YMMV / Telltale Games

  • Broken Base: The choices in their narrative-driven games. Do your choices not matter, because the plot usually unfolds the same way no matter what you choose? Or is it enough that your decisions affect how the characters act around you, even if they don't really affect the bigger story?
    • The Walking Dead Season 2 really brought to light how binary the choices in Telltale games are and many feel continuing to open their games with "the game is tailored to how you play" is plain disingenuous at this point. Especially in regards to the choices in Telltale's Game of Thrones.
    • There are people who think that the release form involving going back and forth between two IPs are stretching themselves thin, and affects the story quality and episode time negatively. Others don't see the release form as an issue and are happy to get two interesting experiences. The fact that their release schedule was terrible in the case of Tales from the Borderlands while Game of Thrones got much more attention hasn't helped.
  • Creator Worship: Telltale gets this for bringing back the Adventure Game genre when it was declining. This is especially apparent post-Walking Dead. Not that they don't deserve it, mind you.
  • Growing the Beard: While they had always had their fans and positive critical reception, The Walking Dead is what really flung them into the spotlight. They're now among one of the more well known developers among the gaming community thanks to that game and their projects that followed.
  • It's Easy, so It Sucks: Telltale's games aren't very challenging. This is one of the most common complaints against them.
  • It's Short, so It Sucks: Since Episode 5 of The Walking Dead Season 1, Telltale's episodes have gotten considerably shorter, hovering around the 90 minute mark where previously they often went over two hours. Fan response to the change has been less than enthusiastic. It seems this has been addressed with the Borderlands and Game of Thrones games, which have the normal 2 hour run time.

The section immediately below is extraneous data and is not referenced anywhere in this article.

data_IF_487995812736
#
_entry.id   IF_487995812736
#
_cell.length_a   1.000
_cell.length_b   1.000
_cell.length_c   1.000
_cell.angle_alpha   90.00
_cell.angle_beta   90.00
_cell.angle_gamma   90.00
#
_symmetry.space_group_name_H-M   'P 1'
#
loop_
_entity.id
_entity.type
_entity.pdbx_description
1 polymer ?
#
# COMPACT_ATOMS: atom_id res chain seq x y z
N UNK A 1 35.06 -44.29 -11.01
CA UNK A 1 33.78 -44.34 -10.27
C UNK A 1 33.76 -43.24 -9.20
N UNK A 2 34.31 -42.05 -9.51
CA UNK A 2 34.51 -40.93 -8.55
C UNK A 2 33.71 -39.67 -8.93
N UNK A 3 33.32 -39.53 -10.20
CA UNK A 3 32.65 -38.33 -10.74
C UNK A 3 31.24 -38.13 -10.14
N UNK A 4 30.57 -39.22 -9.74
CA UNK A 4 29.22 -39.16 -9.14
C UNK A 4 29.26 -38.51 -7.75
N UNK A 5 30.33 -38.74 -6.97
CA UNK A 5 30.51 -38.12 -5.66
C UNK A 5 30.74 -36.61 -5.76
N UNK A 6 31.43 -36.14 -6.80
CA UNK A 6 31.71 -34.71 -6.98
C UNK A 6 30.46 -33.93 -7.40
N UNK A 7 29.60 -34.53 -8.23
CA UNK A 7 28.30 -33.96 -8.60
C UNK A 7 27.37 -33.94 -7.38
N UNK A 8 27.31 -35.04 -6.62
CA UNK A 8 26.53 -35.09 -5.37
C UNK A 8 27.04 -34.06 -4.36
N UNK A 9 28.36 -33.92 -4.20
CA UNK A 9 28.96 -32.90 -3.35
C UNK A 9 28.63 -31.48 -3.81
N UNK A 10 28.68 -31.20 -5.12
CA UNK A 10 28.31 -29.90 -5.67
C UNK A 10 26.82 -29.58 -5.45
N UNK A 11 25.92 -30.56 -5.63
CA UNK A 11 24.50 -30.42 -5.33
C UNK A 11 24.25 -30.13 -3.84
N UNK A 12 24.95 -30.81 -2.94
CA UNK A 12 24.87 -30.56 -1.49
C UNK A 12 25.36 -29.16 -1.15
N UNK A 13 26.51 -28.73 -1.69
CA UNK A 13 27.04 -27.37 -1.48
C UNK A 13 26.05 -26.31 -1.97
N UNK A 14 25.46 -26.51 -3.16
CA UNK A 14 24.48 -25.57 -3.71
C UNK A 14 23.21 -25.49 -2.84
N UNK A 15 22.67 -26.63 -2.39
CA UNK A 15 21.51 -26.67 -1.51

• Memetic Mutation: "[X] will remember that".
  • Never Live It Down: Their atrocious four-to-five month release gap for Tales from the Borderlands's second and third episodes (Especially compared to the Game of Thrones project, which had much faster releases) has led to (half-joking) worries that their next game will be plagued with similar issues.
  • The Problem with Licensed Games:
    • Averted. Telltale has made good games out of the licenses that they bought. Such as Bone and Back to the Future.
    • The Jurassic Park one is a bit more mixed. Some enjoyed it, others didn't.
    • Back to the Future gets this with established Telltale fans too, being the easiest, most cripplingly user-friendly game they've released to date. The plot and characters are very good, and the cinematography and graphics are some of their best yet, but the puzzles are almost non-existent, and this rubbed a lot of fans the wrong way.
    • They outdid themselves with Law & Order: Legacies - while each of the stories were interesting enough that they would have made pretty good episodes of the TV series, the mysteries and puzzles in all seven games were about as challenging as an Ace Attorney tutorial level. In addition, the graphics and voice acting were serviceable at best, with none of the actors from the series returning.
  • Tough Act to Follow: Telltale has admitted that they've got a big challenge ahead of them for Walking Dead Season 2, as Season 1's finale... well, to avoid spoilers, it set a lot up.
    • This has unfortunately started to settle in for many of their post-Walking Dead works. Though still generally regarded as well written, people are starting to complain that the recent games are becoming increasingly 'formulaic' and dependent on Quick Timed Events.